Me: I sent you two pieces of mail with my current address on them.
John: But that's not the address that Experian has on you.
Me: Are you saying that the government documents that I sent you are not valid proof of address?
John: This information could not be verified with Experian.
So he gave me the number for Experian to update my profile with them.
Side bar: If I am the one updating the profile on Experian, what exactly is the point?!!!
At this point, it is beginning to become laughable–but leaving no stone unturned, I called the number that he gave me for Experian and followed the prompts that he suggested to speak to a customer service rep.
It was a woman named Charm, in the Phillipines, who seemed to have difficulty understanding what I was saying. So, now, on top of everything else, my personal credit information is being outsourced out of the country — the absurdity of proving that I am the American citizen that I claim to be, to someone who is not an American citizen, and doesn't seem to understand what I am saying, is beyond words.
Charm told me that it would cost me $1 to get a copy of my credit report and after a nine-day free trial, I would have to pay $14 per month for their service.
I then called Paypal back, and asked them why I was required to purchase a service from Experian in order to keep my account with them. I spoke to Jordan, who gave me the email address to annualcreditreports.com. He said that I could use that site to get the credit report that I needed to call Experian back and update my information with them.
When I used the annualcreditreport.com site, they already had my current address on file!
I printed out the report and called Paypal back again. I spoke to Dave this time:
Me: Dave, I have to warn you, at this point I am a hostile customer — just want you to know this in advance.
Dave: Yes, I see here that your account has limited access…
Me: Dave, that's why I am rather hostile at the moment.
Dave: I see here that we couldn't verify your account with Experian.
Me: Dave, Paypal is a fucking liar. When I accessed Experian, they already had my current address on file. I printed it out, would you like me to fax it to you?!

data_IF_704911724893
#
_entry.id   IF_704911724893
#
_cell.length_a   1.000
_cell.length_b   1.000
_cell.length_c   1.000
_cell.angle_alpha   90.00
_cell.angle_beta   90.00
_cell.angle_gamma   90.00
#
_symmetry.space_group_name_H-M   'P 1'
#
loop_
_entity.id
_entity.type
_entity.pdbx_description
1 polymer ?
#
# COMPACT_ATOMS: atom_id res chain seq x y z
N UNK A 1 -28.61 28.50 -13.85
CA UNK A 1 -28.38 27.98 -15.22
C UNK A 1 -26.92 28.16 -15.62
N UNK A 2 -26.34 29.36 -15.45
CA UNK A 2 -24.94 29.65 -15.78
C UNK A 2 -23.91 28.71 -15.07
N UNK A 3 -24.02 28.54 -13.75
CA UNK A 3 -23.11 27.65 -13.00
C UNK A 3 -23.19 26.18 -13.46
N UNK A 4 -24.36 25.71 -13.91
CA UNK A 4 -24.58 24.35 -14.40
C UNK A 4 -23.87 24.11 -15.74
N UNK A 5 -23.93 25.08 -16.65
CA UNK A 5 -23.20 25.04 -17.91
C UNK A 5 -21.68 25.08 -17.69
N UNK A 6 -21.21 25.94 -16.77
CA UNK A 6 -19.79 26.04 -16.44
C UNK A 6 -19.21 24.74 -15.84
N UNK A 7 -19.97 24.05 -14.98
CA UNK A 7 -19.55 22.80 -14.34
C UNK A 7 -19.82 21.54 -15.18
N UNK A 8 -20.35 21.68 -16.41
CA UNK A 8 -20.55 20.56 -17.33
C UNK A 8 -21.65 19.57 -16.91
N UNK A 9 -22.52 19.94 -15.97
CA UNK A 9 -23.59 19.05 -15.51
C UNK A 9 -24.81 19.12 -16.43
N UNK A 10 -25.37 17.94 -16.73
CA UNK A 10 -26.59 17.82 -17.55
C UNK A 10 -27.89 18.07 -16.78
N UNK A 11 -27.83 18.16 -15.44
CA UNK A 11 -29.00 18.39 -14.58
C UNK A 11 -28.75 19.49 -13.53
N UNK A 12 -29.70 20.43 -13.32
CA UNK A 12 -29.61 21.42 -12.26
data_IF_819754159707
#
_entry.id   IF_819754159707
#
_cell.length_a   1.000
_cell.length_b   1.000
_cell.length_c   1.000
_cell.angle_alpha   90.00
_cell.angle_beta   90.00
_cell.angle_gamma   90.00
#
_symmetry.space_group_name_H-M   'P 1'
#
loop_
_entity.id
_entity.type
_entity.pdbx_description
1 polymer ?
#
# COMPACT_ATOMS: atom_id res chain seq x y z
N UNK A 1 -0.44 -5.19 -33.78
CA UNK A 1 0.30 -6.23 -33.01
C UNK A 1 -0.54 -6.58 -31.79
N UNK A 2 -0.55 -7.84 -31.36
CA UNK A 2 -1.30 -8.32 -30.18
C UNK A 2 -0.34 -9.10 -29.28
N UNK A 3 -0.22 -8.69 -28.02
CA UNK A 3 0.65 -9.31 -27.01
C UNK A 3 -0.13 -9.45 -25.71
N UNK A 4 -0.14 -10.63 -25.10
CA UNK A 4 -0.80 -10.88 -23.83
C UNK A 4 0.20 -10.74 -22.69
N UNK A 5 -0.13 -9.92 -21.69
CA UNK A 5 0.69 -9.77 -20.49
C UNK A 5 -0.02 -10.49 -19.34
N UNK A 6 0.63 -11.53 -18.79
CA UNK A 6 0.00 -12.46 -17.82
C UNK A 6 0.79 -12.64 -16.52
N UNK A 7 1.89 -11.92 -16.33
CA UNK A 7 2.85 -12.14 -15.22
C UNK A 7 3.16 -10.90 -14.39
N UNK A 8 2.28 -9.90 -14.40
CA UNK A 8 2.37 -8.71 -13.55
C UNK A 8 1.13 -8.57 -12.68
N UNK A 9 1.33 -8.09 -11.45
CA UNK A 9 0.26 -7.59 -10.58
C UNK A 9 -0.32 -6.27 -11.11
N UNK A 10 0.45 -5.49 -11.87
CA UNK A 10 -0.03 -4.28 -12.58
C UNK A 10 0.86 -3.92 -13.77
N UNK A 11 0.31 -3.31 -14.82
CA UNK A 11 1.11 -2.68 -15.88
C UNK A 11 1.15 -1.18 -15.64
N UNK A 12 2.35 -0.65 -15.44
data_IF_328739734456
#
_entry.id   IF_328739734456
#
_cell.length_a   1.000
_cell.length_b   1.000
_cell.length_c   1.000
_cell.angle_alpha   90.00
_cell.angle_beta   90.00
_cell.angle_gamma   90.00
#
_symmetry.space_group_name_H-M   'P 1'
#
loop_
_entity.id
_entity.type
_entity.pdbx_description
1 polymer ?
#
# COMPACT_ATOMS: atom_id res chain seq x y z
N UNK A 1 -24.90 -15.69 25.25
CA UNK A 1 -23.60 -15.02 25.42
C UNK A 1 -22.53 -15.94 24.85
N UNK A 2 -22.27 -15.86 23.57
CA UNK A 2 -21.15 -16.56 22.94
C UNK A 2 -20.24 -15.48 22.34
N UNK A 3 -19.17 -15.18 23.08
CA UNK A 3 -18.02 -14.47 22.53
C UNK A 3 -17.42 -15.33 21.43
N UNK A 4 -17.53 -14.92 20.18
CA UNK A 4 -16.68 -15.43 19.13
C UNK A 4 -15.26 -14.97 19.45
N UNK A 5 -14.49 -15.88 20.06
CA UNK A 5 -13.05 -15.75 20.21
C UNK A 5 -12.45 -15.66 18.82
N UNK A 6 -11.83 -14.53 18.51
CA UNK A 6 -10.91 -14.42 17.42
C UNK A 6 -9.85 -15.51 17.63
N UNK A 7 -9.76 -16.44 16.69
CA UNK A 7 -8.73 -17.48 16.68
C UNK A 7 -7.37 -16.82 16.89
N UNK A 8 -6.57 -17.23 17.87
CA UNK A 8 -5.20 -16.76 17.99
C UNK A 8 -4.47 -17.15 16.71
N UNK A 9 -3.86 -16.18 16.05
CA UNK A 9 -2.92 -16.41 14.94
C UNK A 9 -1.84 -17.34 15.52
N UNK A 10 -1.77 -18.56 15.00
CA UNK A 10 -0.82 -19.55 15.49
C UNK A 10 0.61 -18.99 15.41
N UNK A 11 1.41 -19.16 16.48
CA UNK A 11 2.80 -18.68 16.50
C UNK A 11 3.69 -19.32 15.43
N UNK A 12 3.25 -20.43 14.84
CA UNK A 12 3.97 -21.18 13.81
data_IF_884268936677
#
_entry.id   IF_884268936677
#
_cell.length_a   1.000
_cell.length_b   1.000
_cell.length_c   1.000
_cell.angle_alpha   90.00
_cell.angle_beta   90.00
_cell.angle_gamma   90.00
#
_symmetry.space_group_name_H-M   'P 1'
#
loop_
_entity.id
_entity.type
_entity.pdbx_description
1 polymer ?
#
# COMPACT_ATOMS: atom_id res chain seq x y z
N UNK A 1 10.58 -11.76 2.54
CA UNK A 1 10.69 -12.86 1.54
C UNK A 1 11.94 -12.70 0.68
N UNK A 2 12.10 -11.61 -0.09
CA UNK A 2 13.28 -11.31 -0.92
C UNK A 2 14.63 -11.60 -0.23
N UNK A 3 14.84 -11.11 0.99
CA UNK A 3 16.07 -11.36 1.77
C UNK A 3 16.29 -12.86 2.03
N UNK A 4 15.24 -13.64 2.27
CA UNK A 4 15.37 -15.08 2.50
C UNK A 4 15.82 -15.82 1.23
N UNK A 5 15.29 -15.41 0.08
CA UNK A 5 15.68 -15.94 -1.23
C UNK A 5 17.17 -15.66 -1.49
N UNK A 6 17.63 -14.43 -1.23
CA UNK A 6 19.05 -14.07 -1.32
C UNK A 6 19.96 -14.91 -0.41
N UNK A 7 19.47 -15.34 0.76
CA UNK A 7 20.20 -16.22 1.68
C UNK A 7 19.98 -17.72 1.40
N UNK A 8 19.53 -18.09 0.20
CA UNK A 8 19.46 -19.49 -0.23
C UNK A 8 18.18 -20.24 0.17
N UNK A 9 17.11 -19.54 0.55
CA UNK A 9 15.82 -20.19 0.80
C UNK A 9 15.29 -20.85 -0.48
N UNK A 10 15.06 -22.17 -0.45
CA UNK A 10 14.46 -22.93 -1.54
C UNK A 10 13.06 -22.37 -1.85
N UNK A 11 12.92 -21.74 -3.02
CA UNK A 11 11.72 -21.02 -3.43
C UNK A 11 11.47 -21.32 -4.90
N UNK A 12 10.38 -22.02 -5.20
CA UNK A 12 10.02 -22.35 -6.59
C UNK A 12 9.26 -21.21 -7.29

Dave: Ok, let's please keep this professional. I will put it back in to be reviewed again, but yes, if you can fax the Experian credit report to put on your account, too much information is always better than not enough information.
Me: Ok, so you want me to go back to Workforce again tomorrow, and fax you this information, so that you can figure out another reason to freeze my account…
Meanwhile, Associated Content saw the first article that I wrote on TheWrap about this, and sent me this email:
We saw your blog posting regarding your issues with PayPal. We did attempt to send your most recent Performance Payment on 8-11-10 and it was immediately denied by PayPal and sent back to us.
We'd love to assist you more directly, but PayPal will only work with account holders to resolve any issues. So, please contact them again. It's best to log in at PayPal and then click on the "Call us" link (it will give you some custom information), but their phone number is 1-888-221-1161. Please let us know when the account has been restored so we can re-send that Performance Payment to you. Thank you.
I wonder if corporate at AC is discussing a way to pay their writers, that doesn't rely on a company with such a shady history behind them…